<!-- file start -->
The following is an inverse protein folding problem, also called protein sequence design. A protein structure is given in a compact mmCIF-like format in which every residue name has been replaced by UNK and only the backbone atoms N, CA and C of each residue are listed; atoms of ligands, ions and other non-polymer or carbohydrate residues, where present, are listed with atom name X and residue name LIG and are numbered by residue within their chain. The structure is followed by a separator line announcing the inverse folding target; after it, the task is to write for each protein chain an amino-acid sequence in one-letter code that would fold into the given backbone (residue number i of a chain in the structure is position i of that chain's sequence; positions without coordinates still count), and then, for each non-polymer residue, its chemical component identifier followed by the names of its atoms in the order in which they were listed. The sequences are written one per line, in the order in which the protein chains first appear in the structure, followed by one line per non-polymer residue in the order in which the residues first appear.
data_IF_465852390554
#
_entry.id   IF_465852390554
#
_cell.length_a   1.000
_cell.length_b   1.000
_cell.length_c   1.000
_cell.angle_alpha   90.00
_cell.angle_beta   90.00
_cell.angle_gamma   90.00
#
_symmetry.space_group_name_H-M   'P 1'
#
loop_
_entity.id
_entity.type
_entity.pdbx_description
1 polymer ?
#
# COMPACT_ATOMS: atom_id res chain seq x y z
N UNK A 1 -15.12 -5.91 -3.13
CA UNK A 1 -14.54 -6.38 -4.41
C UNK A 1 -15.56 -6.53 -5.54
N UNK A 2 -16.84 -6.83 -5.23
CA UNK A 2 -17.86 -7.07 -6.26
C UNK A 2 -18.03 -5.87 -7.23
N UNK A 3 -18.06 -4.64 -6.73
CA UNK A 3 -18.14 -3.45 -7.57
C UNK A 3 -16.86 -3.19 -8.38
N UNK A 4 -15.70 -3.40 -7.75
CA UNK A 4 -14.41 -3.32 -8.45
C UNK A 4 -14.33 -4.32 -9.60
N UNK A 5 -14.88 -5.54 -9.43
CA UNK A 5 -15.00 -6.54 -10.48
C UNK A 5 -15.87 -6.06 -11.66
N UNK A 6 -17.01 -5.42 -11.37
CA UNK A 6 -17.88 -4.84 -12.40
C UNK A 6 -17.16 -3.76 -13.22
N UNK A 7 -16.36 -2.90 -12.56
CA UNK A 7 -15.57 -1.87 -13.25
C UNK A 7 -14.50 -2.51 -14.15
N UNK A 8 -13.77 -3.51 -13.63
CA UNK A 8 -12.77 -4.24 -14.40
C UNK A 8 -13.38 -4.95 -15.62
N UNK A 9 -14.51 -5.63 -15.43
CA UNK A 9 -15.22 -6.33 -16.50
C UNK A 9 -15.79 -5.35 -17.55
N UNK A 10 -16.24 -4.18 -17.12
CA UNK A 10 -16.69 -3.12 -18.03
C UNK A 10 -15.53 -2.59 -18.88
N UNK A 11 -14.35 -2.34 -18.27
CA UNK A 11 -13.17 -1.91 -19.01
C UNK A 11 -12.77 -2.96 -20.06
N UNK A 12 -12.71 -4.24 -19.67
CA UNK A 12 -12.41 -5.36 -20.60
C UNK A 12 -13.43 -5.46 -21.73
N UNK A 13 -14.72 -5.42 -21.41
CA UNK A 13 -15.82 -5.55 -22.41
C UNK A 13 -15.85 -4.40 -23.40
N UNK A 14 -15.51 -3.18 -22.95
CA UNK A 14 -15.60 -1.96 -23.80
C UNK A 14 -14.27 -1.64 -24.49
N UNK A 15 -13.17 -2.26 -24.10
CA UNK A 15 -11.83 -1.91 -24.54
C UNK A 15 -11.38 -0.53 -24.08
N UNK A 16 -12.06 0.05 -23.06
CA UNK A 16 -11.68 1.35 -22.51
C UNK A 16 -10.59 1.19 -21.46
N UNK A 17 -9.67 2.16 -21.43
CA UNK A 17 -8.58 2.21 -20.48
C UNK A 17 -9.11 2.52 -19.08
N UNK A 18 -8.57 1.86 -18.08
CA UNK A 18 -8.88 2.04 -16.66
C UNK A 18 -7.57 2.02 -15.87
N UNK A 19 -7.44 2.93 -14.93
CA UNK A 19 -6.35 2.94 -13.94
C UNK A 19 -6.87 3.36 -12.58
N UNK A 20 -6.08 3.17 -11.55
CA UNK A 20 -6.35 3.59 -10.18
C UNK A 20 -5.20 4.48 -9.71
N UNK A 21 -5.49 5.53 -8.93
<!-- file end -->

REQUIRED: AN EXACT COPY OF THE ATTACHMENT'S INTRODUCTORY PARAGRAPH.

The following is an inverse protein folding problem, also called protein sequence design. A protein structure is given in a compact mmCIF-like format in which every residue name has been replaced by UNK and only the backbone atoms N, CA and C of each residue are listed; atoms of ligands, ions and other non-polymer or carbohydrate residues, where present, are listed with atom name X and residue name LIG and are numbered by residue within their chain. The structure is followed by a separator line announcing the inverse folding target; after it, the task is to write for each protein chain an amino-acid sequence in one-letter code that would fold into the given backbone (residue number i of a chain in the structure is position i of that chain's sequence; positions without coordinates still count), and then, for each non-polymer residue, its chemical component identifier followed by the names of its atoms in the order in which they were listed. The sequences are written one per line, in the order in which the protein chains first appear in the structure, followed by one line per non-polymer residue in the order in which the residues first appear.